You checked your credit report and the results were… grim. The dream of homeownership seems impossible, but you refuse to give up.
There are other options out there to help you achieve your goal. You’ve heard of rent-to-own homes, but don’t really know much about how they work. Does a rent-to-own home build credit? The answer isn’t as straightforward as it might seem.
This article will walk you through the possibilities offered by a rent-to-own agreement, as well as provide data and professional insights, to help you decide for yourself whether it’s for you.
An overview of rent-to-own
A rent-to-own agreement involves renting a home for a set period of time with the ultimate end goal of buying the home from the owner/seller. On top of the rent, you often pay an extra fee that is sometimes applied to the purchase price of the house as a down payment when the time comes for you to buy it.
After the predetermined amount of time has passed, you have the option to buy the home. Rent-to-own agreements use two different types of lease agreements: lease-option and lease-purchase. The agreements are similar, but differ on a key point.
A lease-option contract gives you the option to buy the house once the lease expires. If you decide against buying the house, the option expires, and you can walk away free of any obligation. If you’re going to do rent-to-own, this is the lease you want.
However, be aware that you’ll lose any investment you paid into the house. The seller will keep any money paid on top of the monthly rent that was intended for a down payment on the house.
So, the longer you stay in a rent-to-own, the more money you’ll lose if you choose to walk away.
Watch out for these types of contracts. In a lease-purchase agreement, you are required to buy the house at the end of the lease.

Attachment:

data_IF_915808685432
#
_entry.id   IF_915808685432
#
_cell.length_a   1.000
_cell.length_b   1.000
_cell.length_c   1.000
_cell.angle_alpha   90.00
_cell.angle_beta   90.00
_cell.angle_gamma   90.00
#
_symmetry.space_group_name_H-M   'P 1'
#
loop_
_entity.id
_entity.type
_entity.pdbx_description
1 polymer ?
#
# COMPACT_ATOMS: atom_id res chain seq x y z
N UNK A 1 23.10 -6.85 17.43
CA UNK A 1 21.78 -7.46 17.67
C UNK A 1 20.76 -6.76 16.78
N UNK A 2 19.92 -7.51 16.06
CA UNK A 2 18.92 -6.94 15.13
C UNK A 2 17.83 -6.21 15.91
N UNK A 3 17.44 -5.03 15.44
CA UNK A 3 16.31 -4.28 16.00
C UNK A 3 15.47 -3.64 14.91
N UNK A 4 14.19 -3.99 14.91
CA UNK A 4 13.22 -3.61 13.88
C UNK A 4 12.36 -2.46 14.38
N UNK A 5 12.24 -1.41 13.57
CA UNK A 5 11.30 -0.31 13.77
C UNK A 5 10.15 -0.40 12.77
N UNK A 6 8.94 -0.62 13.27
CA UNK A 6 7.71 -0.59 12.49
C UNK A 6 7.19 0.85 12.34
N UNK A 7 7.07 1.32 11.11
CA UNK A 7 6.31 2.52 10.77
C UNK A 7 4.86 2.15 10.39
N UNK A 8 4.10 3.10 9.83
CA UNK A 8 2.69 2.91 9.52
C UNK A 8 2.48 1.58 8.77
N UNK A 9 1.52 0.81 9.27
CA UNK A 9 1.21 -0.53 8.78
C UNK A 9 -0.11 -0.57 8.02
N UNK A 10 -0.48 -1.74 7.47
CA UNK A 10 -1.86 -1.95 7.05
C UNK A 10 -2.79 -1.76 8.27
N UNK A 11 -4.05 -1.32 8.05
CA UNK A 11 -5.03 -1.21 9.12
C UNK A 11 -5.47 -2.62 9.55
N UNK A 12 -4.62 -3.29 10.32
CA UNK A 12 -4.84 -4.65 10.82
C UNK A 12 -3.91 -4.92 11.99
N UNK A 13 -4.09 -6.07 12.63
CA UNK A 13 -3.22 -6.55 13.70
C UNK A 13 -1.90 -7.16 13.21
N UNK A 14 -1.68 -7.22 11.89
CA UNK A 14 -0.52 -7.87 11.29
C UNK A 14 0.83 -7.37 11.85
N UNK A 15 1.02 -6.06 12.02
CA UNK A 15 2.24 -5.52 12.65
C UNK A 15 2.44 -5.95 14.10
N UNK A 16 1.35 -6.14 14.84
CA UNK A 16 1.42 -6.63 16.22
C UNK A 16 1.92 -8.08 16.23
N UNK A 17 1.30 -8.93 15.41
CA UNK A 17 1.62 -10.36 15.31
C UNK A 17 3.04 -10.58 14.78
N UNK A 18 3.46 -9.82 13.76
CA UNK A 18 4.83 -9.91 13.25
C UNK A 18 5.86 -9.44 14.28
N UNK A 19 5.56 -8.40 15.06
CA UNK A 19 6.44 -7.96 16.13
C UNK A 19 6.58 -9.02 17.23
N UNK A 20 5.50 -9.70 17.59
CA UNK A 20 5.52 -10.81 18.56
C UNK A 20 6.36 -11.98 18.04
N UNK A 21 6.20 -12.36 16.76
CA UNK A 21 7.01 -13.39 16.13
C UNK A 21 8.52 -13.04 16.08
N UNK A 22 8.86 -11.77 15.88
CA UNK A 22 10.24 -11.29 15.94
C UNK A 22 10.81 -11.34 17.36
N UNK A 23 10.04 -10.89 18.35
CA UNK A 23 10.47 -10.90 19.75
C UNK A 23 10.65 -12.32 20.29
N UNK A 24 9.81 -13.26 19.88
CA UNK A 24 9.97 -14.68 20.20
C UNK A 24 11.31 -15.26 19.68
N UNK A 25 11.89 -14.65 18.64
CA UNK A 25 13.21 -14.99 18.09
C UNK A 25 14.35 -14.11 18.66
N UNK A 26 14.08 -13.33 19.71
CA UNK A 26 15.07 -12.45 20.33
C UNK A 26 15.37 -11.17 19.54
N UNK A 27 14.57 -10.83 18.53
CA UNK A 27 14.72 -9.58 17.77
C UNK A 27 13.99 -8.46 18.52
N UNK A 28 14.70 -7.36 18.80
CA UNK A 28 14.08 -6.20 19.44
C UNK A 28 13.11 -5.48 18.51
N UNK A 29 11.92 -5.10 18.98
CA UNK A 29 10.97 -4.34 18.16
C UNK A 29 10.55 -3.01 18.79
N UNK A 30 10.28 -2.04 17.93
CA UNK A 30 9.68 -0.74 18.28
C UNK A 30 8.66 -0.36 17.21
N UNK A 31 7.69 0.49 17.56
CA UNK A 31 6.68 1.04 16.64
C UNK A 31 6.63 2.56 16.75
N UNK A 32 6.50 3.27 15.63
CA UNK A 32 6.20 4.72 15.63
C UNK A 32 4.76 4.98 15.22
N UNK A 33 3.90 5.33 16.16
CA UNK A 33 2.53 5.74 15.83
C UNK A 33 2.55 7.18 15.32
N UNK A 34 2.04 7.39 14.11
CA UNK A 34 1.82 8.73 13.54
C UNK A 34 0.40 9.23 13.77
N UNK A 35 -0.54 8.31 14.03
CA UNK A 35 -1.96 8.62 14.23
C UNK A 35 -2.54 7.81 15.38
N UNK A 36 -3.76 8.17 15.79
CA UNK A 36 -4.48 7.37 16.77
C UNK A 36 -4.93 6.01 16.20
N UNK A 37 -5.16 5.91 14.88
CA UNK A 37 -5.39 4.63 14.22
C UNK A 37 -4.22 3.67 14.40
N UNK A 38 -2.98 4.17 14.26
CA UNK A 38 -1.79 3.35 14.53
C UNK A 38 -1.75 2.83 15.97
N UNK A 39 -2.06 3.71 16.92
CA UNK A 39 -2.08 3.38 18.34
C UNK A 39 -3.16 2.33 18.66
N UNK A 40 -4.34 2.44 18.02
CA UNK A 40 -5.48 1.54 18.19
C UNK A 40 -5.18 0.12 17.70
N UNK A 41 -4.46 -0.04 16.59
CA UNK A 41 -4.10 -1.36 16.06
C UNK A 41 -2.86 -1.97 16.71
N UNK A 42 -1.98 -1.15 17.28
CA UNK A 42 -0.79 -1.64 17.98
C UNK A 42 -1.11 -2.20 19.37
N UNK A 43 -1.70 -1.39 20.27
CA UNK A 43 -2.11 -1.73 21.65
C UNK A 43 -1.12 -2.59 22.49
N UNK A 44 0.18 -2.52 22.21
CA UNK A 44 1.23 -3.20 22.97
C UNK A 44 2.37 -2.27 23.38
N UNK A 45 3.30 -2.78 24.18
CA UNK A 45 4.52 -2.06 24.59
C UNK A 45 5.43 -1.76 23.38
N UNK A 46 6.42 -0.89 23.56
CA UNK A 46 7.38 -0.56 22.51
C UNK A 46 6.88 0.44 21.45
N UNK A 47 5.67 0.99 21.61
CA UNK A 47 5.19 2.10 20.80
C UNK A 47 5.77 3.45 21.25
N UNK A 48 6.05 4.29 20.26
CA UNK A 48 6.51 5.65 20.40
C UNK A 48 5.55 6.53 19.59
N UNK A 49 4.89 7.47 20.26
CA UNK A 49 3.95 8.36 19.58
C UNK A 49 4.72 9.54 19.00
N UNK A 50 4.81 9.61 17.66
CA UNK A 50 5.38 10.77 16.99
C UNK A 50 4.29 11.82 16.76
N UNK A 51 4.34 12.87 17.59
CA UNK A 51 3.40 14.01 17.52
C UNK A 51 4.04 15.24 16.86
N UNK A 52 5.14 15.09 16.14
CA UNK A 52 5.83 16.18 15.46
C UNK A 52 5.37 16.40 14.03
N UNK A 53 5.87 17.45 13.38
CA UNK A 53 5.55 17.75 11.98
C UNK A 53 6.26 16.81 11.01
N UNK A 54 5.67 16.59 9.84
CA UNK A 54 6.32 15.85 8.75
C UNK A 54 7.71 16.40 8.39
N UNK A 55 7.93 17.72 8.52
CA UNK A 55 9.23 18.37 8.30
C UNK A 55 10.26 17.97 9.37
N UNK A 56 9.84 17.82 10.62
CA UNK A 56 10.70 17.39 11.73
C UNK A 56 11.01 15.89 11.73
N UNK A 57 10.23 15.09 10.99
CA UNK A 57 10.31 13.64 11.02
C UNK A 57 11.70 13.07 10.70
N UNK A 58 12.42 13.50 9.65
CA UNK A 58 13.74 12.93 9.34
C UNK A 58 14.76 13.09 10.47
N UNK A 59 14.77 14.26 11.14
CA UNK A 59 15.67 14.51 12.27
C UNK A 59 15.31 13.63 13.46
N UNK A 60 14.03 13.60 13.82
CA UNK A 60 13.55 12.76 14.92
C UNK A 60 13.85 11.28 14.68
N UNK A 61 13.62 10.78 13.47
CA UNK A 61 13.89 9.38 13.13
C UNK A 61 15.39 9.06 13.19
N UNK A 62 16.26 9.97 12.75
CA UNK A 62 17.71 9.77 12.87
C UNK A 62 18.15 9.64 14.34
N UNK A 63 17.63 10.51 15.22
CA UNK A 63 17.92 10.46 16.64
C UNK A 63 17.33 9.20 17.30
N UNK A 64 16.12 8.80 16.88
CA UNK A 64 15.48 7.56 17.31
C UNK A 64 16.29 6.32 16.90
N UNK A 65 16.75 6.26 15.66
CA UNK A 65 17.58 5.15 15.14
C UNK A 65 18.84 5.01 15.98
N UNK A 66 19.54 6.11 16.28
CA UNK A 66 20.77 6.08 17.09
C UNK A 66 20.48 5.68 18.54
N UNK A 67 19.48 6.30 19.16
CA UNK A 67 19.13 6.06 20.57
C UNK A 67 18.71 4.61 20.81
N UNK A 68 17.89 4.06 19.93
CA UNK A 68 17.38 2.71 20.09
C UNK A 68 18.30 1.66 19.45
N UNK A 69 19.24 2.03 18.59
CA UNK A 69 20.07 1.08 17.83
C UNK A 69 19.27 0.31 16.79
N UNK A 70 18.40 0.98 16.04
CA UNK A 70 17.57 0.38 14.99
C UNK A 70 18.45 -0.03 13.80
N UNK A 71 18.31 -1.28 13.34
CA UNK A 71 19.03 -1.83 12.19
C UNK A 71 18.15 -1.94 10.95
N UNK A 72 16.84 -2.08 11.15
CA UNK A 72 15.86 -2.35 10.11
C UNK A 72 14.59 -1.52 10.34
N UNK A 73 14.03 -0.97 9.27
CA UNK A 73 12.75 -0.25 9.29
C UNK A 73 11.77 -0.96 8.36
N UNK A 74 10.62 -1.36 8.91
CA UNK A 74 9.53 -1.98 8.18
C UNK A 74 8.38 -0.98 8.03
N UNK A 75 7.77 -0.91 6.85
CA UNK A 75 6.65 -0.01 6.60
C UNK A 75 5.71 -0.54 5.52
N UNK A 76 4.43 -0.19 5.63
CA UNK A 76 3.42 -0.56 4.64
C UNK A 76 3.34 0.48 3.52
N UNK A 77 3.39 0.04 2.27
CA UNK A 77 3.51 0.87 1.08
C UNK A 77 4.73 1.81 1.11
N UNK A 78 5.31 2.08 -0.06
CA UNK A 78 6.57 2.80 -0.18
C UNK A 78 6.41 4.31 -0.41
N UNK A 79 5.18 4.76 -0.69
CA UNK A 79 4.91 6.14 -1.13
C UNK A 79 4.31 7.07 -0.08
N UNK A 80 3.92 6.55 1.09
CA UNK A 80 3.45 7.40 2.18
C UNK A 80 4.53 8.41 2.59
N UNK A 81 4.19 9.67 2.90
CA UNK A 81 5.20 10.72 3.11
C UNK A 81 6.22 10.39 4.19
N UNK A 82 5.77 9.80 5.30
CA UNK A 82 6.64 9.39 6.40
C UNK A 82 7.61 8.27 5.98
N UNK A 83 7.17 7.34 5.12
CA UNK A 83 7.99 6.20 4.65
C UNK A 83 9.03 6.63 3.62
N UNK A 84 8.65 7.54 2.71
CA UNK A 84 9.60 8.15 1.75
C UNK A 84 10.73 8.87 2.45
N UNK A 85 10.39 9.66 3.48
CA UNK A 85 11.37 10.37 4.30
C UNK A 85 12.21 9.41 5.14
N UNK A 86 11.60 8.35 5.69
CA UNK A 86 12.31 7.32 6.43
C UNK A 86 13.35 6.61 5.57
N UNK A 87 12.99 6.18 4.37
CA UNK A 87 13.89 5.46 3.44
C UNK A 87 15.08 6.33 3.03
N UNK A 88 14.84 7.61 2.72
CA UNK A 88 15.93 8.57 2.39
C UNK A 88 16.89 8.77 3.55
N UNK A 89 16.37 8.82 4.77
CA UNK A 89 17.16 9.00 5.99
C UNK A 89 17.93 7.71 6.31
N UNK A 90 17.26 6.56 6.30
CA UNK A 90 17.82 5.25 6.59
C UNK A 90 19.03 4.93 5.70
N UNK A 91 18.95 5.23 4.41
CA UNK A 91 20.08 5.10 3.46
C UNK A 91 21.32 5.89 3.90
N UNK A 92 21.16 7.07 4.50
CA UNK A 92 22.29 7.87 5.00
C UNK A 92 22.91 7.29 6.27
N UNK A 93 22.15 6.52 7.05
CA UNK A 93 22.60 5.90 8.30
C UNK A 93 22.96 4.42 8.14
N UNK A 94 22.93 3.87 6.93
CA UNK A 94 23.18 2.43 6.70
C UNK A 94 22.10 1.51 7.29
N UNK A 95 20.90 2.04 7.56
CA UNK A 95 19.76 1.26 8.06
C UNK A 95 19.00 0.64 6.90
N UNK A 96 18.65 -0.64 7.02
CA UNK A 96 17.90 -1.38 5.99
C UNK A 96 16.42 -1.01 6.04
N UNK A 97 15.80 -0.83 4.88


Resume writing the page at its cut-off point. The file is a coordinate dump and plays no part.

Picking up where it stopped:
“Be sure to review everything and know what you’re getting into,” advises Norris Bishop, a top-selling real estate agent in Georgia with more than 17 years of experience. He suggests working with an agent who can review the contract for you.
“I’ve heard of and seen contracts that weren’t fair to the would-be buyer. Without a professional to check over the contract, you could end up signing an agreement that has an overly strict clause. For example, you might overlook a clause where, if you were late on your monthly payment once, you forfeit your deposit.”
Before you sign your rent-to-own agreement, you’ll need to determine when the purchase price of the home is to be decided. In many cases, you’ll want the purchase price locked in before signing the contract. This is especially true in a real estate market where the home might appreciate at a higher value in a couple of years.
Low mortgage rates can help a little to offset rising house prices, but mortgage rates can fluctuate on a weekly basis.
All of that means that if you’re shopping for a rent-to-own home right now, you’ll probably want to opt to lock in the purchase price as soon as you can.
The other option is to add a contract clause where the price won’t be decided upon until the lease expires. You’ll pay the home’s market value at that point.
Either way, it’s a good idea to get the home appraised to ensure you have an appropriate estimate of the home’s value and make it easier on yourself to get approved for a mortgage when the time comes.
“You need an independent, third-party opinion on the worth of a home,” says Dave Smith, owner of AppraisalSmith of Kansas City. He’s been certified and working as an appraiser for over 15 years. “Having an appraisal done safeguards people from overpaying on a house.”
Smith states that some homes appraise for below the estimated value. In fact, around 10% of all homes appraise below the expected home price. He notes that when a home under-appraises, it isn’t always bad, at least for the would-be buyer. It gives you the chance to renegotiate the contract and can save you money if the seller agrees to lower the purchase price.
Once the price is set and you’ve signed your rent-to-own agreement, you generally must pay the seller a nonrefundable, upfront fee. This fee is often referred to as an option fee.